The Manomet Banders

Week 8 at the banding lab started with a string of strangely humid days for October. The warmer temperatures and waning daylight resulted in an interesting phenomenon known as vernal recrudescence. This term refers to the period of time when temperatures and light levels are similar to that of the early spring, causing amphibians and birds to sing their territorial and mating calls. Tufted Titmice and Song Sparrows were singing their spring songs throughout the property, while Spring Peepers and Gray Treefrogs called vociferously.

We ended the week with 191 new birds banded and 119 recaptures processed, taking our season totals to 904 new birds banded and 502 recaptures. To date we’ve banded 235 Blackpoll Warblers, 59 of which were caught Tuesday when we processed 97 birds. Our first White-breasted Nuthatch, Myrtle Warbler and Black-throated Blue Warbler were banded this week along with a few other interesting captures.

Usually an early migrant, a hatch-year male Hooded Warbler was caught on Tuesday. The bird was molting some of his tail feathers, which perhaps delayed him from being able to migrate earlier. Also of particular excitement, we banded a hatch-year Indigo Bunting on Wednesday. An uncommon capture for the banding lab, the 10-year average is just 0.3 in the fall. Preferring fields and shrubby habitat, buntings don’t often enter the canopy of the forest where our nets are found. With its overall warm, brown tones, the bunting’s blue retrices and blue-tinged coverts add a flash of color to an overall drab bird. Our second Yellow-billed Cuckoo was banded on Thursday, with its long, white-tipped tail, large dark eye, and rusty wings. This secretive bird is a patient feeder, perching and waiting for prey to move.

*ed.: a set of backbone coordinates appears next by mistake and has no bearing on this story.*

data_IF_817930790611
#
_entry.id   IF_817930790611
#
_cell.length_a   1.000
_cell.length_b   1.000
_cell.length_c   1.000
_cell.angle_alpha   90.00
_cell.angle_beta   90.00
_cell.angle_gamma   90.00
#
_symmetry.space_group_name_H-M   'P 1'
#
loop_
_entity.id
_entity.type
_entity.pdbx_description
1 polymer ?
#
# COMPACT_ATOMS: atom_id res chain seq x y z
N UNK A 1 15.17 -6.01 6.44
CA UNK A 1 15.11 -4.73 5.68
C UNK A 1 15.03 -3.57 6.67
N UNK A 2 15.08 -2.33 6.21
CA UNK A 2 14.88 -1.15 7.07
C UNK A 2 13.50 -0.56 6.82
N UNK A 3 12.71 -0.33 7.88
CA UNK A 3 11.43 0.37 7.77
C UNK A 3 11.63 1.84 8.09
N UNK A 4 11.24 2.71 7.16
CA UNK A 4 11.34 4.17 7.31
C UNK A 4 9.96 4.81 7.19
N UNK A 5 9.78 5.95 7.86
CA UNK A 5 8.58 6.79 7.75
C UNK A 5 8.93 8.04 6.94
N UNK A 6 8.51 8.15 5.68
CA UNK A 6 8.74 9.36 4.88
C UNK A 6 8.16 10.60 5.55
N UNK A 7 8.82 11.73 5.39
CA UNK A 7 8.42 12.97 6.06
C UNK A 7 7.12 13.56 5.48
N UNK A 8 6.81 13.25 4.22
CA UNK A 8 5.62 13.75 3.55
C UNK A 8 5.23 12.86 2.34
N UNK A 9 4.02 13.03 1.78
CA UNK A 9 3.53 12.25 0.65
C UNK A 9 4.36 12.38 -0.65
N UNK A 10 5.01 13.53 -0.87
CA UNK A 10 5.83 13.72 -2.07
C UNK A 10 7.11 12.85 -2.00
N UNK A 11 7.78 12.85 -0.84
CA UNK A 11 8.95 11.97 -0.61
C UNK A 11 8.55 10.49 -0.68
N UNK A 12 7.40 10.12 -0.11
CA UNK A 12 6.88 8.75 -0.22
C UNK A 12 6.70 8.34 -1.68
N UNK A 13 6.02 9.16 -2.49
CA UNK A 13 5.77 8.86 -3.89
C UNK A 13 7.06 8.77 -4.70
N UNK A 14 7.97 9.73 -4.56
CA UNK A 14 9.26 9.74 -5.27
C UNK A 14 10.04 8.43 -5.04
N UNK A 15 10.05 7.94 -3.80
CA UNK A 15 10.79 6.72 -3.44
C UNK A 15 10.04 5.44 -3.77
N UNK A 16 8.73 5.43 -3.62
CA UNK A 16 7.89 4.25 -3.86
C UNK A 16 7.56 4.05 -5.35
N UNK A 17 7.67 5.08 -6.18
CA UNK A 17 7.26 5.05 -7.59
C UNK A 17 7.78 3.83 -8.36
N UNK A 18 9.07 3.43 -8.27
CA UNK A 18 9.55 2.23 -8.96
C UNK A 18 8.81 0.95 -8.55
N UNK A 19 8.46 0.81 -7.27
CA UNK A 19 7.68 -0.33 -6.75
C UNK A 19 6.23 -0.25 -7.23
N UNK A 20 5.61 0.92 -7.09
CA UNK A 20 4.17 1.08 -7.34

Remnants of Hurricane Michael on Friday brought high winds and rain from Thursday night into Friday. The winds calmed in the afternoon and into the evening motivating the banders to set up Northern Saw-whet Owl playback around some of the nets. Amazingly, at 8:30 a delightful female saw-whet made its way into our Field nets. This capture more than made up for us not being able to band all day Friday.

Last but not least, an interesting arachnid was found crawling on the banding lab table this week. Moving quickly, Nick encouraged the spider to climb onto a piece of paper for closer examination. To the disbelief of all present, Nick identified the ant-like insect as an Ant-mimicking Jumping Spider. Looking closing we could see that it had four legs on one side but only three on the other and had at least 6 eyes. While being studied the spider was only too happy to jump and spin a web, something ants never do.


Megan, Brittany, Jillian and Nick